Express press service
MANGALURU: In India’s protracted battle for freedom against the British Raj, history is full of fearless characters whose contributions have been hailed, but India, throughout its beleaguered past, had also fallen between the hands of evil rulers like the Portuguese. Here, the story was unfair and captured only fragments of their indomitable struggle that helped shape India’s history.
In an effort to right the wrong, Tiya Chatterji, a Delhi-based author who is currently working with the Indian Navy in its history division as a researcher, has made a documentary about Rani Abbakka, who is considered the first woman Indian freedom fighter. Chatterji’s approach to recording the life of Rani Abbakka is unconventional – through the prism of India’s maritime history, when it was a country of seafarers engaged in a lucrative overseas trade that led to a cultural fusion.
With a prodigious body of work, maritime history, particularly maritime studies, however, failed to generate interest and appreciation. Tiya came to Mangaluru two years ago to pursue maritime research and started working on the English documentary. She says heritage in India, both tangible and intangible, is vast, but dark clouds of apathy and lack of appreciation threaten their existence.
“A handful of researchers in the maritime field, like me, cannot be responsible for the preservation of our heritage, and therefore, I believe in the power of disseminating knowledge. Sharing information, based on identifying our target audience, can help instill the idea of “shared heritage” and appreciation that will facilitate preservation via the layman, an important actor in safeguarding our heritage” , she says.
Initially, she had decided to write a book, but then came up with a documentary. Rather than books about the colossus of history, audiences are now captivated by documentaries based on their lives. From acclaimed filmmaker Satyajit Ray who made documentaries about Rabindranath Tagore to ‘Summer of Souls’ which won an Oscar this year for spotlighting an epic event that celebrated black history, culture and fashion in n the summer of 1969, the audiovisual medium of depicting history grew more powerful over the years.
Chatterji’s documentary is based on research, oral history and faculty interviews. Rani Abbakka of Ullal, Mangaluru ruled in the 16th century. The prosperous little port of Ullal had trade links with Arabs and Persians and also a governance that considered everyone equal. Until now, she was a forgotten hero but the documentary is about to change that. During his research, Chatterji obtained information mainly from Portuguese and Italian sources and some in Kannada.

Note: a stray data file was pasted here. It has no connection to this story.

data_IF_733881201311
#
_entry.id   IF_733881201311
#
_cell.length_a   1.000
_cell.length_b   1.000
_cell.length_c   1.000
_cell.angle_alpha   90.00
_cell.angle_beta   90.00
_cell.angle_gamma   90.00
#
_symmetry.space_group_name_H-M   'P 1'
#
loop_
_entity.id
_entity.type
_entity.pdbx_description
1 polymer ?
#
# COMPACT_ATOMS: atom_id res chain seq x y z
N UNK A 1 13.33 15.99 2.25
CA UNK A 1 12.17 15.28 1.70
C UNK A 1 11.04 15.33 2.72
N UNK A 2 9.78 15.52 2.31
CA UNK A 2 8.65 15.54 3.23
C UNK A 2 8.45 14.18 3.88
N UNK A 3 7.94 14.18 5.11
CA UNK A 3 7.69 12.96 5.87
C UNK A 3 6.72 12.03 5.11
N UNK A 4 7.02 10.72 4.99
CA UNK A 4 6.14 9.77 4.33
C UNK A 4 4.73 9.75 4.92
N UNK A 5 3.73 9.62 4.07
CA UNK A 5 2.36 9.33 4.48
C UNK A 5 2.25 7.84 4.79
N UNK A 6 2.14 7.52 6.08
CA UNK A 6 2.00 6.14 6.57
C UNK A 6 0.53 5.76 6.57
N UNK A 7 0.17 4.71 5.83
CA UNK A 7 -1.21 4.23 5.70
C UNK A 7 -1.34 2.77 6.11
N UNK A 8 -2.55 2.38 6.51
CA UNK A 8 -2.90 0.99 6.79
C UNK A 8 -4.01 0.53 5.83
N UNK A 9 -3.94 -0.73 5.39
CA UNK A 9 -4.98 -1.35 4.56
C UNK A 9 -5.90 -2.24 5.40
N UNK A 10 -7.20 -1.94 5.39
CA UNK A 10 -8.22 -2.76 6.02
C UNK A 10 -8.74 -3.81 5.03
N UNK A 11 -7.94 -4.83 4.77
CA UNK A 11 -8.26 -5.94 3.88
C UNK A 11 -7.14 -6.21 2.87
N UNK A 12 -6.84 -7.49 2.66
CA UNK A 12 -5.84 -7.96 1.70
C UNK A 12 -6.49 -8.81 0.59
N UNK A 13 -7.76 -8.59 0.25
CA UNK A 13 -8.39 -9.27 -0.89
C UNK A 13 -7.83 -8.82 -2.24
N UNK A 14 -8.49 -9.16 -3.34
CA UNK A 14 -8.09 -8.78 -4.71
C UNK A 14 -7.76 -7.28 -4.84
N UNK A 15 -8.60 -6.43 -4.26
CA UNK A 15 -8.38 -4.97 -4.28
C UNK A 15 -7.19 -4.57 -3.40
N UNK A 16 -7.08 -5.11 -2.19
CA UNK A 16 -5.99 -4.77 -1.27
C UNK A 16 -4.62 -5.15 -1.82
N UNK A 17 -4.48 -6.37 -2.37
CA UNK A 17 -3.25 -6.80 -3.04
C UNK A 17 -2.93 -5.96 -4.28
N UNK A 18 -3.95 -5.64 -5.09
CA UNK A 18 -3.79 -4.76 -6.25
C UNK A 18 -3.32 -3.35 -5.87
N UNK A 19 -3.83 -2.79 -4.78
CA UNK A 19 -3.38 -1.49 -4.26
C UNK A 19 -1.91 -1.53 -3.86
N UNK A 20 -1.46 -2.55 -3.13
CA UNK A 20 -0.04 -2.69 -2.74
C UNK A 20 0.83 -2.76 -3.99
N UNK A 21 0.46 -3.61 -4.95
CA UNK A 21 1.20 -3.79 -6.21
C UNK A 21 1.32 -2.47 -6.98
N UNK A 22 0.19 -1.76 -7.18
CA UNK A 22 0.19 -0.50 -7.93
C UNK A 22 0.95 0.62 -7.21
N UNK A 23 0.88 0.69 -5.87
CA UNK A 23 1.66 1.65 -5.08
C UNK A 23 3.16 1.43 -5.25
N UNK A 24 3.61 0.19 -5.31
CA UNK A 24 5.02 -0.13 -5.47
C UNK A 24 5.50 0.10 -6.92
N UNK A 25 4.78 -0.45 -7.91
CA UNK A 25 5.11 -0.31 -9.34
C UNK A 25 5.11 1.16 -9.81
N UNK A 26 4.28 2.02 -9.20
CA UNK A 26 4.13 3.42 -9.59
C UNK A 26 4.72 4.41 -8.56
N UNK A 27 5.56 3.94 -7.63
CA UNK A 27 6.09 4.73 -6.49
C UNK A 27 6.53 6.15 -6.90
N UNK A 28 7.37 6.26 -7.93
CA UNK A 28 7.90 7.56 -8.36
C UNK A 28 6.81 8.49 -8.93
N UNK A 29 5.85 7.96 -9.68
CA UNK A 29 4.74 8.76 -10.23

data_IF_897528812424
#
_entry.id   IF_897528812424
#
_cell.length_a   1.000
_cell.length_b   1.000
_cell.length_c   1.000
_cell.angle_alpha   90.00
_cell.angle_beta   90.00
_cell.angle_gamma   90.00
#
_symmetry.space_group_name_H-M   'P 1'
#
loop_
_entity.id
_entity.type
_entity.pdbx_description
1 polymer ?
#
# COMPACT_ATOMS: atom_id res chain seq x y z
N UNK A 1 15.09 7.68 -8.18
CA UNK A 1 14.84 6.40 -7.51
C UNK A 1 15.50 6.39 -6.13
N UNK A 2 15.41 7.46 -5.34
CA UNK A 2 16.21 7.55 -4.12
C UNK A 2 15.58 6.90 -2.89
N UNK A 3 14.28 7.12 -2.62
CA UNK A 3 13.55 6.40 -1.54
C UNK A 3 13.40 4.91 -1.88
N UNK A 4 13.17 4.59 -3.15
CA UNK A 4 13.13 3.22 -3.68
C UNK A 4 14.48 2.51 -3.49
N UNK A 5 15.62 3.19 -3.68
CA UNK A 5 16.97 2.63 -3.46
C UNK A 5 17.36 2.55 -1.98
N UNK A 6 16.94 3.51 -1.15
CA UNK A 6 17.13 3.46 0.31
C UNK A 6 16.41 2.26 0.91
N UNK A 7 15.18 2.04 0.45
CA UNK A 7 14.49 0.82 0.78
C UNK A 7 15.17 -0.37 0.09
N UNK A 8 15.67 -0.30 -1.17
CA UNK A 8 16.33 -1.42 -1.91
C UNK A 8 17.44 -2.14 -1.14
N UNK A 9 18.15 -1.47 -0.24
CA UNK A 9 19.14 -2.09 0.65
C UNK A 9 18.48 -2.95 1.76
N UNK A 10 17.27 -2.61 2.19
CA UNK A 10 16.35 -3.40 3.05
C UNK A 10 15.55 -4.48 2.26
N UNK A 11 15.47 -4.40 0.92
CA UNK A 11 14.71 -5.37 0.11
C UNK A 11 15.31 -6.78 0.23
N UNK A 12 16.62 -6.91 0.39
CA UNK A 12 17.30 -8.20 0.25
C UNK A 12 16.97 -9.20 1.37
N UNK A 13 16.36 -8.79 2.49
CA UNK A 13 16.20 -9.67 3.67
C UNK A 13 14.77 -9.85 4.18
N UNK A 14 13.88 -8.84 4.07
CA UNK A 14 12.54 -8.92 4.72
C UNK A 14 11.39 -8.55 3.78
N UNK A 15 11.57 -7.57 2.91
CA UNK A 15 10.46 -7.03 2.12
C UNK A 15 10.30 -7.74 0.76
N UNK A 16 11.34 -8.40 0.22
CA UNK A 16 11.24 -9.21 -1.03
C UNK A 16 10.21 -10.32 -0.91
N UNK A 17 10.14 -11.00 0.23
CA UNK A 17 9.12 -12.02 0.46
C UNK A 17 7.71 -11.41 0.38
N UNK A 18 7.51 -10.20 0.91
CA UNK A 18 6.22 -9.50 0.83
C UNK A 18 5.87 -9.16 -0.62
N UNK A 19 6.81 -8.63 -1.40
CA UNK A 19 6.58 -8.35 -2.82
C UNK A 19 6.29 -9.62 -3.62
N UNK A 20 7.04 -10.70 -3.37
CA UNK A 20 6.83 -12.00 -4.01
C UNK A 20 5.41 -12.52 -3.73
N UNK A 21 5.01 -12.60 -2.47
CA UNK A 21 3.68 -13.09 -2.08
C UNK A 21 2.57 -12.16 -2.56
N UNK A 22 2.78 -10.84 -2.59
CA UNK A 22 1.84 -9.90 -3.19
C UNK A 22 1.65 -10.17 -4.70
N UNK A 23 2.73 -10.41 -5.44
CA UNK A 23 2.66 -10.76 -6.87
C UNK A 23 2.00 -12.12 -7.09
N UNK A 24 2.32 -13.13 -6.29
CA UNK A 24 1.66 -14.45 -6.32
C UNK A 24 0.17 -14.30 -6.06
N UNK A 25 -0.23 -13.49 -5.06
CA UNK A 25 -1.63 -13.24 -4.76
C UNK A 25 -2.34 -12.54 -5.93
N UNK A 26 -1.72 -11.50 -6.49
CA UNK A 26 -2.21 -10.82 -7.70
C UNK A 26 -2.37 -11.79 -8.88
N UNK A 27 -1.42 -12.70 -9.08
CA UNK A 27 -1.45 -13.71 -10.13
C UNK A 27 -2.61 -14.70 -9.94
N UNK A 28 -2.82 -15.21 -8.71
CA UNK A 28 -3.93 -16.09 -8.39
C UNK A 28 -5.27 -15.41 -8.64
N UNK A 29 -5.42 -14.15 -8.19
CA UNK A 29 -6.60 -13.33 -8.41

Tiya found scattered references in a few blogs and articles that have confusing versions of Abbakka’s story. “All of these variables combined with my frequent travels to Dakshina Kannada inspired me to undertake this independent research project. However, our existing conventional methods of purely academic books, research papers and lectures remain exclusive to scholars and professionals. of the domain, and unpopular among the masses.
Therefore, innovative ways to raise awareness of maritime heritage and history, which not only contribute to its preservation, but also provide an opportunity for interested students to further their careers,” she says. She is of the opinion that although commendable regional efforts are being made to commemorate her, her story remains largely unknown. “To reorient us to the era of the intrepid Queen, I had to navigate through literature, oral traditions and historical relics, and also interact with scholars to piece together the Queen’s story.
The idea was to rediscover the story of the brave queen and build the story from oral traditions and historical remains. This will also contribute to their documentation and preservation. The results are presented via a documentary, aimed at a wider audience. It’s also an attempt to give the Queen the place she deserves in our history books.
The research aims to highlight the importance of intangible cultural heritage in the reconstruction of history since we are still obsessed with tangible history and do not consider oral history as a primary source. It also shows how the biased nature of historical records relegates petty rulers and small towns. Filming was completed last November and the screening of the 95-minute documentary titled “Rani Abbakka – The Indomitable Spirit of Tulunadu” was hosted by Young Indians in Mangaluru on Saturday in the presence of Mangaluru North MP Bharath Shetty.